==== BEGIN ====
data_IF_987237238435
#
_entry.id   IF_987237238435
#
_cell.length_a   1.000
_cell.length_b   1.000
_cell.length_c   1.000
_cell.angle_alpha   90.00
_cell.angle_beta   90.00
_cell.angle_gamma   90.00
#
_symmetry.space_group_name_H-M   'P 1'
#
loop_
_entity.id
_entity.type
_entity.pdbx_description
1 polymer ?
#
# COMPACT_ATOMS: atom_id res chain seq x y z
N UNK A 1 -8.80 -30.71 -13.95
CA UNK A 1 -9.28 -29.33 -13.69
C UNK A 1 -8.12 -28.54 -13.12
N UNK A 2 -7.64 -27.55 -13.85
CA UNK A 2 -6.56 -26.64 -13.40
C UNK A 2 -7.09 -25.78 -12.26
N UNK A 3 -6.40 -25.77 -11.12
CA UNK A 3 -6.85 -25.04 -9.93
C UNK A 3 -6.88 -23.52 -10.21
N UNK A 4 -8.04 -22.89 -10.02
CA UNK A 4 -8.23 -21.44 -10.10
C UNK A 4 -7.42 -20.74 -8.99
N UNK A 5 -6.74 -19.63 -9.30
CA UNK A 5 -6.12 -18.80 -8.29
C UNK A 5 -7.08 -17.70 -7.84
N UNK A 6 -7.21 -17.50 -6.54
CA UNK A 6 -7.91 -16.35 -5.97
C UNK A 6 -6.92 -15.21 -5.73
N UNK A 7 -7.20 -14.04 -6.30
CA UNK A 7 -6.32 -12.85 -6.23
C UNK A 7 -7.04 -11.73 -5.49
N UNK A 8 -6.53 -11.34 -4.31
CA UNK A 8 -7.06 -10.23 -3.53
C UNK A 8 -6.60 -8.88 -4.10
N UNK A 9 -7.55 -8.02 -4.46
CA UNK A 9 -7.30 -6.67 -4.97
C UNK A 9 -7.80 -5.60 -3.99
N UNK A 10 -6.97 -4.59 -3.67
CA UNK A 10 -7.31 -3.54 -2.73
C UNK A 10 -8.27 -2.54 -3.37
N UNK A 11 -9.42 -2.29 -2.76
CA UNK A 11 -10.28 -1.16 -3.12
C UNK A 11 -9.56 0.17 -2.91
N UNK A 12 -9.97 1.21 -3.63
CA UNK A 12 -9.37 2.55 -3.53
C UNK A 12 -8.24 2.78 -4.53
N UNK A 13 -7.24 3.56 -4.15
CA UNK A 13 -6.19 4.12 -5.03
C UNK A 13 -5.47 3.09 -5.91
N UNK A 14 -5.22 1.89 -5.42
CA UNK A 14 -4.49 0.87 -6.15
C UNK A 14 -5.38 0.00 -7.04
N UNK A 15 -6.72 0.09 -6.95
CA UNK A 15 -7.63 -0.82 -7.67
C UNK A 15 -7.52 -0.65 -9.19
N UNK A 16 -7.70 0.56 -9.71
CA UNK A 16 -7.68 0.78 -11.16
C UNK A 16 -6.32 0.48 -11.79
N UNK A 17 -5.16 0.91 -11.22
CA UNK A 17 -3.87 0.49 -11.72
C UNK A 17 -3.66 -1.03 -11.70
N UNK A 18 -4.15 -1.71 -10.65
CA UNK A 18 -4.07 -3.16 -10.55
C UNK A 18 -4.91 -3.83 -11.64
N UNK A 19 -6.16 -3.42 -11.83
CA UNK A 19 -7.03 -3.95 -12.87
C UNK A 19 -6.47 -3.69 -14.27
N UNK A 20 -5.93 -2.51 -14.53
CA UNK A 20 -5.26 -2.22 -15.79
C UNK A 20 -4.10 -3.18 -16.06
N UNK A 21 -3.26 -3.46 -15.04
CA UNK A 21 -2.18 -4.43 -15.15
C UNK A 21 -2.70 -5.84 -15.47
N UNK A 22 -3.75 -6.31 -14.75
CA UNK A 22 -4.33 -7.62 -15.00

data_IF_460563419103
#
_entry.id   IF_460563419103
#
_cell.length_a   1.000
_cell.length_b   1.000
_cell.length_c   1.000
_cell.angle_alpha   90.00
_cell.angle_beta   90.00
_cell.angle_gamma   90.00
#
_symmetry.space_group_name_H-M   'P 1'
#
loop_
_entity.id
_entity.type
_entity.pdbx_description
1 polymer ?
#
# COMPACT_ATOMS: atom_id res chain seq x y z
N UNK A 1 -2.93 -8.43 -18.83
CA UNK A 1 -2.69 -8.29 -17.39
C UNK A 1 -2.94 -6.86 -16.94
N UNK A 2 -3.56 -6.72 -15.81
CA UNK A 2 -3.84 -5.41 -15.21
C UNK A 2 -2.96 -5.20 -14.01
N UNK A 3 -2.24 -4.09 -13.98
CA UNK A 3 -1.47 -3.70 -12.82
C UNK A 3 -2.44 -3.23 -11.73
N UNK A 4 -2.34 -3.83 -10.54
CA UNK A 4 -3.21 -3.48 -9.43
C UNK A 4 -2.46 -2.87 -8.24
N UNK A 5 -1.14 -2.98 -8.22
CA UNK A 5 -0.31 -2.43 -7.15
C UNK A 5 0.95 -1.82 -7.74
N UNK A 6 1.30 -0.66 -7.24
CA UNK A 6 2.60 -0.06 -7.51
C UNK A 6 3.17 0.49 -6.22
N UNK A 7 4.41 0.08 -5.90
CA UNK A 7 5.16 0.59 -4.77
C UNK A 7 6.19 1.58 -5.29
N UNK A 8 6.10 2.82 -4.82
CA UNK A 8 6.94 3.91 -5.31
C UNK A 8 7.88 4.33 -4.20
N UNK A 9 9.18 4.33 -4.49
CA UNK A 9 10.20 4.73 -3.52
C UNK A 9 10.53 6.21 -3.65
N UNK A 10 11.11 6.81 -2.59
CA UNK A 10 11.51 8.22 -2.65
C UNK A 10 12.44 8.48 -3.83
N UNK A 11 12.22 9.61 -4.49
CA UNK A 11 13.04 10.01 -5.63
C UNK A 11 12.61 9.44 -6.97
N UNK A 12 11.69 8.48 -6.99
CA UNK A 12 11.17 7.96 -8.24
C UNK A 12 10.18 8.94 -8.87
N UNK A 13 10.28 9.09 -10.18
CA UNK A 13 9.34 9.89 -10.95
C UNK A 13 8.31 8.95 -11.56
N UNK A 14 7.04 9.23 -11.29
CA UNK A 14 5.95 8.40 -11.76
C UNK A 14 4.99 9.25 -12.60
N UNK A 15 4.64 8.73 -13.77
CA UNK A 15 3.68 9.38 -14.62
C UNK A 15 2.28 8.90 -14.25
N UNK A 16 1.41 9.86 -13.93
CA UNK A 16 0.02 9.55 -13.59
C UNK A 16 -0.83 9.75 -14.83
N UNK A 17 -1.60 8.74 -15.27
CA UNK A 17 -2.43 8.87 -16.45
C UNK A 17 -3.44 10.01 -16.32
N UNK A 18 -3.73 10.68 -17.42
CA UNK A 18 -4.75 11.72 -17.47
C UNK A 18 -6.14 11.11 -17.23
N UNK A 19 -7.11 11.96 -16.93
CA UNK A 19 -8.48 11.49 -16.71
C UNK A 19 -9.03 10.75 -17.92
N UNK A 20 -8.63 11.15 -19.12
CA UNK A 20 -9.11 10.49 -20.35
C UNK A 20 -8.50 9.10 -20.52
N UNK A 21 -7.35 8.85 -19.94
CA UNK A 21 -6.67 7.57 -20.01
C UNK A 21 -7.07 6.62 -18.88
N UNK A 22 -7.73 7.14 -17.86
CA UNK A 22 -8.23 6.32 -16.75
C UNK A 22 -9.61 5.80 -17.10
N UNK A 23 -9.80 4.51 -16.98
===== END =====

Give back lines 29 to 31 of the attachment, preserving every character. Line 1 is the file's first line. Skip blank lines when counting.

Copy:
C UNK A 3 -6.88 -23.52 -10.21
N UNK A 4 -8.04 -22.89 -10.02
CA UNK A 4 -8.23 -21.44 -10.10